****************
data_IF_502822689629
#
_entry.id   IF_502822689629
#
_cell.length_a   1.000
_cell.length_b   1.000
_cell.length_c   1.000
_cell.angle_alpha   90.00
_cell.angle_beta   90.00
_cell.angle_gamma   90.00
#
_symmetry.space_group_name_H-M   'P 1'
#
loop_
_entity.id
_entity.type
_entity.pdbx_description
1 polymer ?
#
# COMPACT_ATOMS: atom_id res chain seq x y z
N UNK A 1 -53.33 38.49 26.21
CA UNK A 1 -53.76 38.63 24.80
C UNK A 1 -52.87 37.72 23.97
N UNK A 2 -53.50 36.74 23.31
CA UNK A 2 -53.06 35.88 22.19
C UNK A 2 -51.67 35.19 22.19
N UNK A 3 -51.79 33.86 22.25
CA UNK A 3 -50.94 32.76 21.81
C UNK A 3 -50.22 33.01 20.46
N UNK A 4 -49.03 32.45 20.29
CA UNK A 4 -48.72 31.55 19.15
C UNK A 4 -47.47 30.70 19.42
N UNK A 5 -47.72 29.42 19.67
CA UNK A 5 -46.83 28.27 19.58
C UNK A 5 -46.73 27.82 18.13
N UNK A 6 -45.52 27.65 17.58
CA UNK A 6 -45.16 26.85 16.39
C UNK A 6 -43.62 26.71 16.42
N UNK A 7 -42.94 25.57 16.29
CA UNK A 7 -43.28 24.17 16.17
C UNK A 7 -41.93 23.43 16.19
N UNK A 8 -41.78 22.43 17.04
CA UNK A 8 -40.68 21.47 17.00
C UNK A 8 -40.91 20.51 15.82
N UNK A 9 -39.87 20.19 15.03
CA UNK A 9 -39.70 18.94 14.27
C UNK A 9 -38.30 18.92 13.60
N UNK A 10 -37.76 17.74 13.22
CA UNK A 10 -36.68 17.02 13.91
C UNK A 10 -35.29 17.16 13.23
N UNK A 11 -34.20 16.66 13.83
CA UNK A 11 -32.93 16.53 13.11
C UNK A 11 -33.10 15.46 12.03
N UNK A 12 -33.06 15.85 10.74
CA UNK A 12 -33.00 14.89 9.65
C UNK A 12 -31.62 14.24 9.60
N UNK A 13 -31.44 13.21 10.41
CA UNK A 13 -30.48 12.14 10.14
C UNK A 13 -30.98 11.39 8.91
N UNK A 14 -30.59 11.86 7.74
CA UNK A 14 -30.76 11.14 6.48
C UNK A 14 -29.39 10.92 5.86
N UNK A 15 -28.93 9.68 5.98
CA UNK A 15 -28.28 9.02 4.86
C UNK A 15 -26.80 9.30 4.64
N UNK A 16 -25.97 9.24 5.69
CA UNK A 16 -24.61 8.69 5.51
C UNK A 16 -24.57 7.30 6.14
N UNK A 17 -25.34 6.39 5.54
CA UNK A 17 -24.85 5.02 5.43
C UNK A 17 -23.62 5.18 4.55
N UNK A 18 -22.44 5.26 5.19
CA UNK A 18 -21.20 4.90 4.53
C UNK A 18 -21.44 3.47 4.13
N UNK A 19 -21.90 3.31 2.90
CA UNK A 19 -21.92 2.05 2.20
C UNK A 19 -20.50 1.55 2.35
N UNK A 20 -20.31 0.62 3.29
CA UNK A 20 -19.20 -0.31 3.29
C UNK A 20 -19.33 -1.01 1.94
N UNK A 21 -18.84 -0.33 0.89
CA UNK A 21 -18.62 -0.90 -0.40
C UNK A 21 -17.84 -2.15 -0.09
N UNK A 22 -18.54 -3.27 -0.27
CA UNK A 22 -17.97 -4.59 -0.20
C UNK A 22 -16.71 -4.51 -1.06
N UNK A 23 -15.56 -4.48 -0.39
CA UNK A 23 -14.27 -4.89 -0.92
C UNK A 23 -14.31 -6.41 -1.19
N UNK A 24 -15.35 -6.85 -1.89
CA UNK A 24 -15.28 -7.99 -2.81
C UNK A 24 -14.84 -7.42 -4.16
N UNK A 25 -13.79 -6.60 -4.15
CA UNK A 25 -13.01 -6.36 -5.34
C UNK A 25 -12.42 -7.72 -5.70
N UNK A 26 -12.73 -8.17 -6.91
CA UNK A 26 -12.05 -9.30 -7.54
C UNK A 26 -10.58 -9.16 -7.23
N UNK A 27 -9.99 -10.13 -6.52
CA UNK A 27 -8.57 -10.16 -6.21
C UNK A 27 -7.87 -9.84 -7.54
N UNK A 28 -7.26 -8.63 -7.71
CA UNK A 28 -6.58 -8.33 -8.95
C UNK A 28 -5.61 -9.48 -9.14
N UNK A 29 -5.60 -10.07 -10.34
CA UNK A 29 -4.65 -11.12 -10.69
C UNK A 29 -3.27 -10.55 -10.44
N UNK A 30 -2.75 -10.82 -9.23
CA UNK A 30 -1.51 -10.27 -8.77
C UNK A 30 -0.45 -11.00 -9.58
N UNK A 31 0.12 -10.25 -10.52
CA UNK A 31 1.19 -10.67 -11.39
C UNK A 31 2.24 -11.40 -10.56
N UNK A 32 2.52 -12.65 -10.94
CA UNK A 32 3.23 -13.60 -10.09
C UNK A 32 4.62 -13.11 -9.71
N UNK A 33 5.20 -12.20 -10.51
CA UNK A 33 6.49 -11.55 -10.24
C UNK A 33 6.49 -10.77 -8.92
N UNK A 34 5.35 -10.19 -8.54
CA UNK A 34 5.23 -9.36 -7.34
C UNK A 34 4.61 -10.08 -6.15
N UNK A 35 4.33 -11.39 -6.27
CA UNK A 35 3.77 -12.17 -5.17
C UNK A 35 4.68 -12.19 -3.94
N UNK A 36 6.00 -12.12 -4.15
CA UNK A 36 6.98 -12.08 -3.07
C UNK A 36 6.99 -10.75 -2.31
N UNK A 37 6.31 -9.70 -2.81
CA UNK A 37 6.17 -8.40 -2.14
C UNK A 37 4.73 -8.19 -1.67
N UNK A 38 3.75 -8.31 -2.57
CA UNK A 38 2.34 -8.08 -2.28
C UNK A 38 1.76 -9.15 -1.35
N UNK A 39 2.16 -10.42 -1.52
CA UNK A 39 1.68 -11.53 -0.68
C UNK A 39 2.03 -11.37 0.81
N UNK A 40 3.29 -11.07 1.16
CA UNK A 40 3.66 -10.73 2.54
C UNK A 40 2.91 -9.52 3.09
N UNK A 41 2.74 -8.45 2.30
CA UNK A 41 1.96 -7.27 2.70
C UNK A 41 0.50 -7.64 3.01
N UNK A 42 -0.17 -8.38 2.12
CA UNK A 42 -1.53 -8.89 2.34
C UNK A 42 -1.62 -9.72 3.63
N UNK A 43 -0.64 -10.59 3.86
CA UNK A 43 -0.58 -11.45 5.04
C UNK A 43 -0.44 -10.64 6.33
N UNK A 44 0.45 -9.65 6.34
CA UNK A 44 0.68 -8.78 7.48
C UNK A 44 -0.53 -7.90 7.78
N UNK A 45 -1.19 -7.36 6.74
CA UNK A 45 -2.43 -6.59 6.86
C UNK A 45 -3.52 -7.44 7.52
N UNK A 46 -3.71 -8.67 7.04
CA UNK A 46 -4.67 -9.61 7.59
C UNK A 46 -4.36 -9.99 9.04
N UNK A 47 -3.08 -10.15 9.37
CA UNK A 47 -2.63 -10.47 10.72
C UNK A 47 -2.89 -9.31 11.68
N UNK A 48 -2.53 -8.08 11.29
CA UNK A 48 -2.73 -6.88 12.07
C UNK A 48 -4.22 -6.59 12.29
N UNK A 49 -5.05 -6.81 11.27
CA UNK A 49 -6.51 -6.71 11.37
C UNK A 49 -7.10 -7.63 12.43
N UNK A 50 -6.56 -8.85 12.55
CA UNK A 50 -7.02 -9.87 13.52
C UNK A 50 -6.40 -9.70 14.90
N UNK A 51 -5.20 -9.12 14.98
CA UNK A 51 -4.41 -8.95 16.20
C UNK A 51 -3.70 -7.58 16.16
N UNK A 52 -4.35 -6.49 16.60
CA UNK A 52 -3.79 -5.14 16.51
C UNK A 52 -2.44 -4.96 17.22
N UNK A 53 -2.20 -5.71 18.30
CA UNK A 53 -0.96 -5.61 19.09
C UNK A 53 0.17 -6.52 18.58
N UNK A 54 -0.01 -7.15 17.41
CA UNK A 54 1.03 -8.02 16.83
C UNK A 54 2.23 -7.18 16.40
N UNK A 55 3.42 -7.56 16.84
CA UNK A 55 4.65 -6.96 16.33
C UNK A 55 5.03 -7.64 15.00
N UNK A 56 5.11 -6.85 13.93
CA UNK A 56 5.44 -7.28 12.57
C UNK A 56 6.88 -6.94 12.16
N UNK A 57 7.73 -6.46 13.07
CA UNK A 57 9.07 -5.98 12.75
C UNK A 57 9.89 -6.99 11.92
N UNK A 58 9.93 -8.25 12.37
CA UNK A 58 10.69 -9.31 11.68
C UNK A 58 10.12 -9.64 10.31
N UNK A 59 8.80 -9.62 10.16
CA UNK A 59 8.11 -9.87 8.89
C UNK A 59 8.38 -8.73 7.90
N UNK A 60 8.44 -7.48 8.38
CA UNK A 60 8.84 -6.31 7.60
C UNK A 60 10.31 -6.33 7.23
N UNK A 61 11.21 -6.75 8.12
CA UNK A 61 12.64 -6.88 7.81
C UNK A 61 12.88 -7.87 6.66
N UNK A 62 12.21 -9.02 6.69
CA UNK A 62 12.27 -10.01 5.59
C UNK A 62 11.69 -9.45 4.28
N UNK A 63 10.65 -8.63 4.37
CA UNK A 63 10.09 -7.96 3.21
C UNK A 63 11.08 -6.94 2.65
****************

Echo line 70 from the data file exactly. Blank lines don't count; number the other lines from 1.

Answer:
CA UNK A 17 -24.85 5.02 5.43